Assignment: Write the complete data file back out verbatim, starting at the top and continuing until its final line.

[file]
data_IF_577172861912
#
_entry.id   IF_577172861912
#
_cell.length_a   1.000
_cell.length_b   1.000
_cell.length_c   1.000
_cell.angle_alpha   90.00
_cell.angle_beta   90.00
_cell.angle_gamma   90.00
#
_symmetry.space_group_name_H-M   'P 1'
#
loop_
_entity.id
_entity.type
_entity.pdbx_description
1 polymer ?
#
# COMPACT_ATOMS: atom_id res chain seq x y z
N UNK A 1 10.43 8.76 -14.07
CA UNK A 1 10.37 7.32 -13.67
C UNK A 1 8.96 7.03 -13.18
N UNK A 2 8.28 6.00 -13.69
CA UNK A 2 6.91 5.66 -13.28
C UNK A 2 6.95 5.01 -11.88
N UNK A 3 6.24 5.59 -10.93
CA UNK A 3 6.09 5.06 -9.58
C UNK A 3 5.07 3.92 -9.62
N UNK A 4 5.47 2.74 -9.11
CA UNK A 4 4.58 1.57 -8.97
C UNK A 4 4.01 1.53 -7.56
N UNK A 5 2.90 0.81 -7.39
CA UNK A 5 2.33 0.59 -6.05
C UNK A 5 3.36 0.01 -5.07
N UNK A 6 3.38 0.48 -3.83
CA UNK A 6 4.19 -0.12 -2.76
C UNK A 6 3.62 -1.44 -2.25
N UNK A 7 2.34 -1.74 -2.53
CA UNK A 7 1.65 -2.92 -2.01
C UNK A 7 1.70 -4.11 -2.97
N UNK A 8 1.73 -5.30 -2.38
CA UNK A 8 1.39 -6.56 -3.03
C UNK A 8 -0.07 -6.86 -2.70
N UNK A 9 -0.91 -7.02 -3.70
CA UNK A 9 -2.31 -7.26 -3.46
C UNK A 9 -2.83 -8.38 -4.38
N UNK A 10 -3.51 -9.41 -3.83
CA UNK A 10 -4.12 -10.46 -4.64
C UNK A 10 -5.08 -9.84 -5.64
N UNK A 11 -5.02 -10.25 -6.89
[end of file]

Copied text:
data_IF_577172861912
#
_entry.id   IF_577172861912
#
_cell.length_a   1.000
_cell.length_b   1.000
_cell.length_c   1.000
_cell.angle_alpha   90.00
_cell.angle_beta   90.00
_cell.angle_gamma   90.00
#
_symmetry.space_group_name_H-M   'P 1'
#
loop_
_entity.id
_entity.type
_entity.pdbx_description
1 polymer ?
#
# COMPACT_ATOMS: atom_id res chain seq x y z
N UNK A 1 10.43 8.76 -14.07
CA UNK A 1 10.37 7.32 -13.67
C UNK A 1 8.96 7.03 -13.18
N UNK A 2 8.28 6.00 -13.69
CA UNK A 2 6.91 5.66 -13.28
C UNK A 2 6.95 5.01 -11.88
N UNK A 3 6.24 5.59 -10.93
CA UNK A 3 6.09 5.06 -9.58
C UNK A 3 5.07 3.92 -9.62
N UNK A 4 5.47 2.74 -9.11
CA UNK A 4 4.58 1.57 -8.97
C UNK A 4 4.01 1.53 -7.56
N UNK A 5 2.90 0.81 -7.39
CA UNK A 5 2.33 0.59 -6.05
C UNK A 5 3.36 0.01 -5.07
N UNK A 6 3.38 0.48 -3.83
CA UNK A 6 4.19 -0.12 -2.76
C UNK A 6 3.62 -1.44 -2.25
N UNK A 7 2.34 -1.74 -2.53
CA UNK A 7 1.65 -2.92 -2.01
C UNK A 7 1.70 -4.11 -2.97
N UNK A 8 1.73 -5.30 -2.38
CA UNK A 8 1.39 -6.56 -3.03
C UNK A 8 -0.07 -6.86 -2.70
N UNK A 9 -0.91 -7.02 -3.70
CA UNK A 9 -2.31 -7.26 -3.46
C UNK A 9 -2.83 -8.38 -4.38
N UNK A 10 -3.51 -9.41 -3.83
CA UNK A 10 -4.12 -10.46 -4.64
C UNK A 10 -5.08 -9.84 -5.64
N UNK A 11 -5.02 -10.25 -6.89